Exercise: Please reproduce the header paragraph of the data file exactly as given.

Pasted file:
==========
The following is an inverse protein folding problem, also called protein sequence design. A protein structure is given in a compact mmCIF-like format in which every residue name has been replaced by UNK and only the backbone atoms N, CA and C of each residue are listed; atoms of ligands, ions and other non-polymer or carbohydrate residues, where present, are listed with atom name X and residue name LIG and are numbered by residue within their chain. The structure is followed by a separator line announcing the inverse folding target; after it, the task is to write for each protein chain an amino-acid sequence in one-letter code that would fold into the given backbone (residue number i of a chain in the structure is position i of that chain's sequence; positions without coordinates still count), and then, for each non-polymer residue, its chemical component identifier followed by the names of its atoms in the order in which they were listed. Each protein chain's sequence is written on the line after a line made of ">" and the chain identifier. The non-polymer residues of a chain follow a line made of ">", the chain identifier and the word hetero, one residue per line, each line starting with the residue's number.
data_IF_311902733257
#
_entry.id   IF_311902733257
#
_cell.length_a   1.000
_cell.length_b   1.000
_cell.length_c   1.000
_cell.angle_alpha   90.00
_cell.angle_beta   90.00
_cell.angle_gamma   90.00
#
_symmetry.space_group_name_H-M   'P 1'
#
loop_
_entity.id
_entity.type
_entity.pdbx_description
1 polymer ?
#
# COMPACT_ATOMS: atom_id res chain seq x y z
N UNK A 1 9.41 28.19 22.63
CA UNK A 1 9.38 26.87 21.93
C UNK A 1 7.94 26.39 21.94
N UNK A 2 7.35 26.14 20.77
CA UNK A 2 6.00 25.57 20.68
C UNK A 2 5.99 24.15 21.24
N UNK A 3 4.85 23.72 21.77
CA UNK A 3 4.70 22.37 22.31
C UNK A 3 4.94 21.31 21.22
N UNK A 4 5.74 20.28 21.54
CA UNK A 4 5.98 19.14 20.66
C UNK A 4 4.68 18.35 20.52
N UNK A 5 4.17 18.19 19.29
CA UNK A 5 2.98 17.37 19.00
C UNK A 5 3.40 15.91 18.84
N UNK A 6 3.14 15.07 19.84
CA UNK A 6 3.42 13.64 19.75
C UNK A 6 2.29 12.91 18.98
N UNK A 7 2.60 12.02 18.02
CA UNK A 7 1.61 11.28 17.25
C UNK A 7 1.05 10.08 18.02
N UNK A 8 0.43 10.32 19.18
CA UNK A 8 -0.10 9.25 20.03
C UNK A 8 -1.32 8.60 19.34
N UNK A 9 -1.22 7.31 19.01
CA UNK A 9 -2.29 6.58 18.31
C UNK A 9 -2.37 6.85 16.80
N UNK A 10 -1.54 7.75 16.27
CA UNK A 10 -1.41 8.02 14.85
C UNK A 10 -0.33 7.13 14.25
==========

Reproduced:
The following is an inverse protein folding problem, also called protein sequence design. A protein structure is given in a compact mmCIF-like format in which every residue name has been replaced by UNK and only the backbone atoms N, CA and C of each residue are listed; atoms of ligands, ions and other non-polymer or carbohydrate residues, where present, are listed with atom name X and residue name LIG and are numbered by residue within their chain. The structure is followed by a separator line announcing the inverse folding target; after it, the task is to write for each protein chain an amino-acid sequence in one-letter code that would fold into the given backbone (residue number i of a chain in the structure is position i of that chain's sequence; positions without coordinates still count), and then, for each non-polymer residue, its chemical component identifier followed by the names of its atoms in the order in which they were listed. Each protein chain's sequence is written on the line after a line made of ">" and the chain identifier. The non-polymer residues of a chain follow a line made of ">", the chain identifier and the word hetero, one residue per line, each line starting with the residue's number.